Vampires: A Fangtastic History

How storytellers throughout history have invented and reinvented Halloween’s most iconic monster.


Edvard Munch, Public Domain, via Wikimedia Commons

Pictured is the painting ‘Vampire’ by Edvard Munch, painted in 1895.

A caped figure casts a long shadow on a cold castle wall, his silk robes dripping with blood. He passes through the eerie cobwebbed halls, accompanied only by sourceless organ music that sends sonorous chords ringing through the ornate foyer and into the dismal Transylvanian night. 

The image of an Eastern European castle inhabited by reclusive, blood-craving noblemen is associated with most vampires, but it is practically synonymous with one name in particular; Dracula. The archetypal work of vampire fiction, Dracula, was written in 1897 by Bram Stoker and pioneered many of the tropes that still define many vampire stories to this day. Within the last century, however, vampire stories have strayed from the well-established gothic formulas, as authors and filmmakers have adapted the monsters to incorporate more modern elements. 

While this may seem to some like too much of a departure from the themes of Stoker’s novel, it is important to remember that Dracula was far from the first vampire story. Stoker based his novel on centuries of folklore and myth, and changing up his formula is not so much breaking tradition as continuing it.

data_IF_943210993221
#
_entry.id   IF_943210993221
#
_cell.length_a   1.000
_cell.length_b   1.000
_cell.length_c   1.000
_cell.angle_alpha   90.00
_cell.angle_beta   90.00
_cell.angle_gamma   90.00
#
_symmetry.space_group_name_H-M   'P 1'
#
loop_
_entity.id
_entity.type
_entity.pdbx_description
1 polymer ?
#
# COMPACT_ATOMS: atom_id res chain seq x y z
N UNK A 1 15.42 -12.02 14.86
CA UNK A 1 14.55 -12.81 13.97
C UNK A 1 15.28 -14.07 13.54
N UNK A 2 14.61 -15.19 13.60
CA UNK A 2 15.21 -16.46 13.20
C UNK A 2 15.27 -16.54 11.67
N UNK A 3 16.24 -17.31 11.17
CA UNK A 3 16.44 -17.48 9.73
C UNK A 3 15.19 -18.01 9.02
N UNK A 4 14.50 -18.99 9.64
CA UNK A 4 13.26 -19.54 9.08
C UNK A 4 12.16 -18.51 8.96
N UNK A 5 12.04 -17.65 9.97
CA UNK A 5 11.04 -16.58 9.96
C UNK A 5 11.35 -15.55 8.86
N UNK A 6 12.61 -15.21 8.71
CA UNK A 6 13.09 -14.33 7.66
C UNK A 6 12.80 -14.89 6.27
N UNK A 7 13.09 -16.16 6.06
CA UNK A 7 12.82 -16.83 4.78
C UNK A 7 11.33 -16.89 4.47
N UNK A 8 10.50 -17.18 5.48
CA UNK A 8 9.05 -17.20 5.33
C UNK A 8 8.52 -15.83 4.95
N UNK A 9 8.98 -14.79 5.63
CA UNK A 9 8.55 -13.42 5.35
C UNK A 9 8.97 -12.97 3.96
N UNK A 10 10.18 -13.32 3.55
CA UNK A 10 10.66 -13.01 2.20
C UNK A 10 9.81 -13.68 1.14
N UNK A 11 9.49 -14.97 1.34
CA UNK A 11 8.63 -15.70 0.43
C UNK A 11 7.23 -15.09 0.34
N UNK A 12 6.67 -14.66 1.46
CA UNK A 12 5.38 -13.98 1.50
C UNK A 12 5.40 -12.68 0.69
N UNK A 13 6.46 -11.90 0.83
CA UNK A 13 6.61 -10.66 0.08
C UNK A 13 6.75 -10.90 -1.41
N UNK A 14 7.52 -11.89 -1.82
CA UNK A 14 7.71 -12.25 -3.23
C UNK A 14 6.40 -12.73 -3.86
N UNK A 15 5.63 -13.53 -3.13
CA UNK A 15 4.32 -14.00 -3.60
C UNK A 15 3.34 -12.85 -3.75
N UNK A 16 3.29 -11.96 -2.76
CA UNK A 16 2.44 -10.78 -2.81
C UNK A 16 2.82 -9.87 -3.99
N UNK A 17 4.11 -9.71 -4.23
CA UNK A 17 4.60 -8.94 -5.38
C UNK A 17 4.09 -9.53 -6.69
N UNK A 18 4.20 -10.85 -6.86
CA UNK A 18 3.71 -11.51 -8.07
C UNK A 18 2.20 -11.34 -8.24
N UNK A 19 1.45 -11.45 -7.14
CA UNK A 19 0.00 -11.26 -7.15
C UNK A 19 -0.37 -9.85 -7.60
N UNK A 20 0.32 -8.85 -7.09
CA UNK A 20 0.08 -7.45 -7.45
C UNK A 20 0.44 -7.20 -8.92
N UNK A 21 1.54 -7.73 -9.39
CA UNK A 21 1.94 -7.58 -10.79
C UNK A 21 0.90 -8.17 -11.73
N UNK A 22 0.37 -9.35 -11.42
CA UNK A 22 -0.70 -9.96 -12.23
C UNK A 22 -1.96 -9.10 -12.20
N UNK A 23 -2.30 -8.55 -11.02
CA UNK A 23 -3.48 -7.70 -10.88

Folklore – Prehistory – 1896

Vampires have existed in folklore for centuries, and though it is impossible to pinpoint their first appearance, there are clear continuities between the superstitions of the past and the vampire stories that followed. 

There are records of blood-sucking monsters appearing in texts as far back as Ancient Mesopotamia, and almost all ancient cultures have some folk legend that can be considered precursors to vampires, but the major traditional folk stories that influenced Bram Stoker came from Eastern Europe.

In European folklore, the dead rising as evil monsters was a sincere concern, and the Serbian word Vampir was used throughout the continent as a general term used to describe the undead. 

Precisely how the dead came to life varied from country to country, but some generally accepted tactics would ensure that your dead loved ones would not come back to haunt you. Burying your dead with garlic or with a stake in their heart were surefire ways to stop them from rising as vampires, and Bram Stoker repurposed both methods as weaknesses for Count Dracula. These folk beliefs followed Europeans into their colonization of North America, leading to the New England Vampire Panic of the 1800s, a witch-hunt-esque event in which people killed one another under suspicion of being vampires.

Pictured is the gravestone of Mercy Brown, the final victim of the New England Vampire Panic. (Cbarry123, Public domain, via Wikimedia Commons)

Cases of tuberculosis caused dead bodies to bloat and their mouths to ooze blood, leading New Englanders to think that vampires lived among them, feasting on the corpses of the dead. At least six people were accused of vampirism and killed during the New England Vampire Panic. The last recorded victim was Mercy Lena Brown, a nineteen-year-old.